By Emeka Obasi

At my age, I thought I knew so much about young Nigerian hip pop stars. Lucky chaps, they are busy making all the money and creating global headlines. While the older generation put in so much into singing without producing more than a clutch of millionaires, the new breed are smiling to the banks with ease.

Wande Coal

Teni the Entertainer, meant nothing to me until late January. I stumbled on this biggie on TV singing ‘Uyo Meyo.’ At first I joked that this one looked like Wande Coal. Or probably, she was Timaya’s little sister.

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How wrong I was. The song hit me. It reminded me of such big acts like Monique Seka and Kassav. I did not even know she was such a superstar. I wondered how this big, wonderful performer escaped my attention all along.

My wife was also following her. That was how both of us became Teni’s fans. We got to know of her other track ‘Case,’ a very popular tune. Trust women. She helped me find out more about Teni the Entertainer.

More revelations came. Teni’s sister is Niniola, a singer too. Good to know. Then the connection: Their father was, Chief Simeon Olaosebikan Apata, proprietor of Apata Memorial Schools, Isolo, Lagos.

What a small world. I knew him as a retired Army Major. And I remember the day he walked into my office carrying a rifle in 1993. It was strange. Yes, soldiers were in power. This one was retired and wore shorts.

We got talking. A group of enterprising Nigerians came together to add spice to sports journalism. The paper was known as ‘Sportstar.’ Mike Uwakwe, Mike Anwankuo, Biodun Adesanya, Sam Nwankwo, all oil workers, Felix Ibukun, Anayo Onwuka, both bankers, teamed up with Alex Tunwagun and I on the Board of Muma Communications.

Our office, an Eight bedroom duplex, owned by one of the Shonekans, was on Ademulegun Street, off Godwin Omonua, Ire Akari Estate. Akpata lived on Godwin Omonua but had his schools on Ademulegun.

The area was hot as we found out after taking possession. It was not because the woman who occupied the building before us did not want to quit. Armed robbers made it a dreaded zone.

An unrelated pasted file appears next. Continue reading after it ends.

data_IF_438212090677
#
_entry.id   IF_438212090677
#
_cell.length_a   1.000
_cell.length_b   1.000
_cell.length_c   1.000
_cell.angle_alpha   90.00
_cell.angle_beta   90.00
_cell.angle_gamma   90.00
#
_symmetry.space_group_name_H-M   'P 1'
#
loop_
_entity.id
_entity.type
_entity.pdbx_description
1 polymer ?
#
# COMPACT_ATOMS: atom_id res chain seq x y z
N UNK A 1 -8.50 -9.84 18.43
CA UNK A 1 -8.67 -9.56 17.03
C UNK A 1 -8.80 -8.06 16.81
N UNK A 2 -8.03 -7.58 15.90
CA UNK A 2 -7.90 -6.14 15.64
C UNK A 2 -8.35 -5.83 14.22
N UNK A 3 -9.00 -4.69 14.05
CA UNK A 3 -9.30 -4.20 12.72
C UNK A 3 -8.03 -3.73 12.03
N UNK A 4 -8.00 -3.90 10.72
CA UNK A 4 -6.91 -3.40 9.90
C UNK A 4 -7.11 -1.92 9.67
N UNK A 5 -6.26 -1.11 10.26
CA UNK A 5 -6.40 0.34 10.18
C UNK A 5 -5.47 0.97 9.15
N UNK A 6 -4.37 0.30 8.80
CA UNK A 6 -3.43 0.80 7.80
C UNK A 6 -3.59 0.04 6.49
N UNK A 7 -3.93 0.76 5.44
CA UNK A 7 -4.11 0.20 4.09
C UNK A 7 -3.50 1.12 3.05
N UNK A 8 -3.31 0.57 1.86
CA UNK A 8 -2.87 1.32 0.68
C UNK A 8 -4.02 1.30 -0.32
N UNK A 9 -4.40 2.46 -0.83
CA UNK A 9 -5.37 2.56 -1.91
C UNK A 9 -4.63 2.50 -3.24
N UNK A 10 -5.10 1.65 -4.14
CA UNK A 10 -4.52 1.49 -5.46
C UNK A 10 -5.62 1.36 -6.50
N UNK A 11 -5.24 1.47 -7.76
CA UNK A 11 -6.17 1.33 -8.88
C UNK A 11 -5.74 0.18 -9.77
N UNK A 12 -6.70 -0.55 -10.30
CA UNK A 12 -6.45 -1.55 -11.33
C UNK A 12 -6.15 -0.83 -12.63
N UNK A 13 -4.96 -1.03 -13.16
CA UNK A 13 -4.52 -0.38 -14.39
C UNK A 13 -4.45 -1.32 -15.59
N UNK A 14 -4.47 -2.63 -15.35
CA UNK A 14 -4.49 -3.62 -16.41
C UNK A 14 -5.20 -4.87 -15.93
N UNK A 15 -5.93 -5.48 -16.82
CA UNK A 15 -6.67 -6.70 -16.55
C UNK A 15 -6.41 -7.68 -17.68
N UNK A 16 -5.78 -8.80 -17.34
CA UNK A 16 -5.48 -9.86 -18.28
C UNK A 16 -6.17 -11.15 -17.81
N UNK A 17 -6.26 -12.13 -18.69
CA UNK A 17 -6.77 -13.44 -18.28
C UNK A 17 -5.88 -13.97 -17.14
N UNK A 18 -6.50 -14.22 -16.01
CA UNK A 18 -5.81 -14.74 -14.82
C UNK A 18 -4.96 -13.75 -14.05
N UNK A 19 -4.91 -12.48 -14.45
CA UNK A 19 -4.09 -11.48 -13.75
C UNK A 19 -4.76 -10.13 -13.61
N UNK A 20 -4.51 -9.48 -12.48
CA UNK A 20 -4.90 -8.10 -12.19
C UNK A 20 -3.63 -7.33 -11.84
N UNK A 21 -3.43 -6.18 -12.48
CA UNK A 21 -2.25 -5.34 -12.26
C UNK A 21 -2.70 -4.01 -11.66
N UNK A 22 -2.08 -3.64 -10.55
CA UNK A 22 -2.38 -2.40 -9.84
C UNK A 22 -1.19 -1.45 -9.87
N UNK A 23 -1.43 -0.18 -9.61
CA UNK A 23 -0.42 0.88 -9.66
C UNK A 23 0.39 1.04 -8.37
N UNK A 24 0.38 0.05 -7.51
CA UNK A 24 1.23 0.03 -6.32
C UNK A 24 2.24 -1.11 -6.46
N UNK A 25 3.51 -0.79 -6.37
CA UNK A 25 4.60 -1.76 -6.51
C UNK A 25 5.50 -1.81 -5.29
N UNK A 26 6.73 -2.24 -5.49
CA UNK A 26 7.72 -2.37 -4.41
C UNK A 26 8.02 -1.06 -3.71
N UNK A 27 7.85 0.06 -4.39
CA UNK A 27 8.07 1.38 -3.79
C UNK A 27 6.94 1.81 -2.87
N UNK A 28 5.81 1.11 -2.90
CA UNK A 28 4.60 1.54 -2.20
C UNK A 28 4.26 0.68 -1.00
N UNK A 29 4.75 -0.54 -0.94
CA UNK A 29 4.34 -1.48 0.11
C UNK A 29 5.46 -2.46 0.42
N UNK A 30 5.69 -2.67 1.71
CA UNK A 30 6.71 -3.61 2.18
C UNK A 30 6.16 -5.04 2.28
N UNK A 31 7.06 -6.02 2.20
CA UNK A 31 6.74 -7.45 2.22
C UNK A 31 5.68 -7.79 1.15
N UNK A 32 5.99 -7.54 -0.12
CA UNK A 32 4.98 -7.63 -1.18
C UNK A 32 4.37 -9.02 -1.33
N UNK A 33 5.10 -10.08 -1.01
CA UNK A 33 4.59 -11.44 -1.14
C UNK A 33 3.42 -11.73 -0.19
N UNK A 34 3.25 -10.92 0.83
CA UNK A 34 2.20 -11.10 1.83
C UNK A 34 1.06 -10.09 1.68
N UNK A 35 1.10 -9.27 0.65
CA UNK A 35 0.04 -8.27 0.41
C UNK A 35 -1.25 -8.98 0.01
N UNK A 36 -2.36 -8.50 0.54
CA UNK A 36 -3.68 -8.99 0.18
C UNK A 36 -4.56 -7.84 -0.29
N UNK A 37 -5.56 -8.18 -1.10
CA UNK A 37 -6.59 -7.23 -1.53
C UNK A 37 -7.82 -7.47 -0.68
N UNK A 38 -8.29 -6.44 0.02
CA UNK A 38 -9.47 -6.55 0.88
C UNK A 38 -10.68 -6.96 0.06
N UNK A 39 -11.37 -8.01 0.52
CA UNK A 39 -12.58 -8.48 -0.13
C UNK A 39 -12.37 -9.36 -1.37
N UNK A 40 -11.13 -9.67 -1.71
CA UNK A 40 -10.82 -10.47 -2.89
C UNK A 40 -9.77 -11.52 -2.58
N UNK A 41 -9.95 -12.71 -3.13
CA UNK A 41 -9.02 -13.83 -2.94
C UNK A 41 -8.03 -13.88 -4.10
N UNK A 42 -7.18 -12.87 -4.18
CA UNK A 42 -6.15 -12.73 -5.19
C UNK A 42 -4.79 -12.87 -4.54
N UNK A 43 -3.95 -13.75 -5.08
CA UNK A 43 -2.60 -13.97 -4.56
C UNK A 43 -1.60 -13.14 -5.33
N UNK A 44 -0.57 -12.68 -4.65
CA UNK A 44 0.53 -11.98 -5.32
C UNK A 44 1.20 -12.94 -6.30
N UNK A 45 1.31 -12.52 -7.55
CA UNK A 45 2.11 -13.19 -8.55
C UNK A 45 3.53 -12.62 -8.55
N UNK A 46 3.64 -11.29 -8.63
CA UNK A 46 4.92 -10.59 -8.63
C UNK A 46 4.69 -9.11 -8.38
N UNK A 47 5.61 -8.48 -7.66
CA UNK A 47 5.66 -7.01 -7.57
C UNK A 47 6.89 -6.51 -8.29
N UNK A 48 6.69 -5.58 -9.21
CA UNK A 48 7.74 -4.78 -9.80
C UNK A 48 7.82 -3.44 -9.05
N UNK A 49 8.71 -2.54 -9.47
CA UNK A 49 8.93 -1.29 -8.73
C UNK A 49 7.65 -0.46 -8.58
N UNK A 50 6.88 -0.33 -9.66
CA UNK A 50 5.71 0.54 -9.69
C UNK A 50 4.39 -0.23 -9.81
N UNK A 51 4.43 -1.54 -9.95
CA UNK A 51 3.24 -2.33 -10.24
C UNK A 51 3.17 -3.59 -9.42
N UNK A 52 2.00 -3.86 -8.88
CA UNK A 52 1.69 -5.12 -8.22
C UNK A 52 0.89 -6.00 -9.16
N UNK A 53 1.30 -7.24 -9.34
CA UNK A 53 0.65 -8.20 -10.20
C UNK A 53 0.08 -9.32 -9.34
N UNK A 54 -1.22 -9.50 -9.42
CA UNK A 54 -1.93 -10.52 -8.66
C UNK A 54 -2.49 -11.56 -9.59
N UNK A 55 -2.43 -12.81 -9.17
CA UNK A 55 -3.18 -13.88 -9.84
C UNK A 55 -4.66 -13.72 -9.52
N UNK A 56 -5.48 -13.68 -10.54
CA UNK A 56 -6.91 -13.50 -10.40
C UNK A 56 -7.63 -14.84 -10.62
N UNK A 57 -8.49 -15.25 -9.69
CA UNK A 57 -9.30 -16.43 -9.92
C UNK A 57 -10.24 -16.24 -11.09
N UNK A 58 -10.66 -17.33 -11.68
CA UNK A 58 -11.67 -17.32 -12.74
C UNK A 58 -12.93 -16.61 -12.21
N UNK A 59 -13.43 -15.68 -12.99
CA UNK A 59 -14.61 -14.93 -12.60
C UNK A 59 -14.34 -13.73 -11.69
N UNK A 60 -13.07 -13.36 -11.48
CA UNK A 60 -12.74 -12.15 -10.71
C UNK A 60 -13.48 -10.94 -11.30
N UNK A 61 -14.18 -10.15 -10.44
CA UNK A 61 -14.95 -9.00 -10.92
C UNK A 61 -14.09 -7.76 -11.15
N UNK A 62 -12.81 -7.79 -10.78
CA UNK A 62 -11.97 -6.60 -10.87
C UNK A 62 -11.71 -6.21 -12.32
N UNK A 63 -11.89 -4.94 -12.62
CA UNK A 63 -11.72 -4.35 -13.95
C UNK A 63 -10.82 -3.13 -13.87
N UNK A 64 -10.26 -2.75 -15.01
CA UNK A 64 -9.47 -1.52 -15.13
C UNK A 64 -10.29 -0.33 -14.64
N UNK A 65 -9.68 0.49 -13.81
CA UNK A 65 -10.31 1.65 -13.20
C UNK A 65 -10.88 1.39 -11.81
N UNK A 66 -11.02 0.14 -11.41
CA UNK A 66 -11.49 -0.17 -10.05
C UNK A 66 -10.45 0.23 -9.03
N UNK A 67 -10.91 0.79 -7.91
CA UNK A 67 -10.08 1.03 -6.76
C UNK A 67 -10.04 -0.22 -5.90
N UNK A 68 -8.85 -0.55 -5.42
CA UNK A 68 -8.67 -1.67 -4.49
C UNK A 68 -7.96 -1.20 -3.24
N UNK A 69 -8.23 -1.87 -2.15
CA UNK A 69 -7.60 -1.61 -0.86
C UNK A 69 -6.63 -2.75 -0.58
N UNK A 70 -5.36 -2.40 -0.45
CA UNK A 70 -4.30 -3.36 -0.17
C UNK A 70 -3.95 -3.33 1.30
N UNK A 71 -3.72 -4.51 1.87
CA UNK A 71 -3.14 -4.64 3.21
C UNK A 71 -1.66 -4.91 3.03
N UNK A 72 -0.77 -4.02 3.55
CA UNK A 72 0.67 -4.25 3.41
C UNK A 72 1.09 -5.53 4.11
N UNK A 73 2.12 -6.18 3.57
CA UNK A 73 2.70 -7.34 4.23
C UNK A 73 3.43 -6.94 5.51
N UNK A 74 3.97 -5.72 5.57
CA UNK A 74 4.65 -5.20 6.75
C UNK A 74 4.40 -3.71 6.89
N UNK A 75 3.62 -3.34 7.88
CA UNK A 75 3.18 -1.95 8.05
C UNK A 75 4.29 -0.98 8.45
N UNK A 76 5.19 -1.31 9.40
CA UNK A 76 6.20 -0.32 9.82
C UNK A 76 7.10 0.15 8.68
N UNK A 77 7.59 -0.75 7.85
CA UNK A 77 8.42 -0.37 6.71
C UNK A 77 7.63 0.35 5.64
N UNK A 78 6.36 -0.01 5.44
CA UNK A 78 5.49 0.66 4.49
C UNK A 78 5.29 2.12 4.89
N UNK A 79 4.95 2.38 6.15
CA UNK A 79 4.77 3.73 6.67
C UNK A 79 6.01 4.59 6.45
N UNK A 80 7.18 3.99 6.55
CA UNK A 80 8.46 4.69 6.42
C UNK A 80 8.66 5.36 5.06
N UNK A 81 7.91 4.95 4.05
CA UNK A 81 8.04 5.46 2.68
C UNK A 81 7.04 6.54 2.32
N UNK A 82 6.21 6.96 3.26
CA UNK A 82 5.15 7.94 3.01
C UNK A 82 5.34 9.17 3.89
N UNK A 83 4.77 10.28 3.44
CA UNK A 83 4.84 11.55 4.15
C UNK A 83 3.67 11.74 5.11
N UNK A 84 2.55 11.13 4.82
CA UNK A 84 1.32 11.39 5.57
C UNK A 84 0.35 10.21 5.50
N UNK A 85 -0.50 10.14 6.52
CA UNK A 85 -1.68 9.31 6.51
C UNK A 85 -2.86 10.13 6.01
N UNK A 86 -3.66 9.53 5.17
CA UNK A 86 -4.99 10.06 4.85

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Akpata devoted all his time to making the place hotter for the criminals and safe for residents. He was thus the ‘Chief Security Officer’ of the entire area. And he wanted to know everyone that moved into the area.

In our first few weeks, we were told of the strong man called Major Akpata. That name scared criminals to their pants and if he coughed, many residents caught cold.

If the intention was for us to go and announce ourselves and mission to him, I did not deem it necessary, as the Executive Editor. We were just journalists trying to earn a decent living.

We were also aware of rumours about our business. Since we had not started printing, some informants did not know what to make of this new set of residents.

Gossip, of course, has wings. We also had a smaller building behind ours within the same compound. From the grapevine, I heard that the occupants were into drugs and there was a car parked in front of our office stashed with millions of naira.

Akpata, the brave, decided to confront us as we did not bother to pay ‘homage’ to him. So he came with a few of his loyalists brandishing his rifle.

I was amused and I knew the man found it strange that I did not shiver when I saw a gun-toting visitor. How could I, when as a boy who lived in Biafra, I played with Madison and Cetme. I also fiddled bullets of different kinds.

Our visitor was taken to the board room where we explained our mission. This was after he had told us about his war experience as a Third Marine Commando. I jokingly told him, I had a lot of Biafran commando cousins who fought under Rolf Steiner and Taffy Williams. So there was nothing to fear.

That was how we became friends and he made sure he always checked on us. And I also made him feel at home when he asked after some of those who lived in the area .

Then we had men like Adolphus Anokwute, whom I first met in 1989, following the death of Sam Okwaraji,[ they were school mates], Bassey Ani of American Trans Air/Selcon Travels, Emeka Ogoh, who was digitalizing Nollywood in the early years, Celestine Opurum, an Engineer and Fan Ndubuoke, of Sportslink among others.

Akpata discovered that some of the stories bandied about were not true and that helped his job as he patrolled at night. Any thief who crossed his path might not live to tell the story.

Akpata was a disciplinarian, much like Rev. Israel Oludotun Ransome-Kuti, first President of the Nigerian Union of Teachers [NUT]. Ransome-Kuti was the first to enroll as a pupil of Abeokuta Grammar School in 1908 and later came back as its principal between 1932 and 1954.

He was the father of Olufela Olusegun Oludotun Ransome Kuti, better known as Fela Anikulapo-Kuti, the Afro beat musician and grandfather of Femi and Seun Kuti.

Rev. Kuti was so strict that anytime his boys failed to win a soccer match at home, each player received six strokes of the cane. He was the big man with a deep voice and moved about on his motor bike before a tumble forced him to buy a car, which according to, Prof Wole Soyinka was the third vehicle in Abeokuta.

Akpata was strict and any student who passed through his schools would always remember the lashes offered by teachers either as hot breakfast or steaming lunch. Many parents sent their children to Akpata as a form of reformation.

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Teni the Entertainer and Niniola are going the way of the Ransome Kutis. Strict teacher fathers, singing and dancing children. And the globe will always be their limit.

Akpata was shot dead on January 8, 1995. Teni and Niniola were babies. Sportstar was also shut down.


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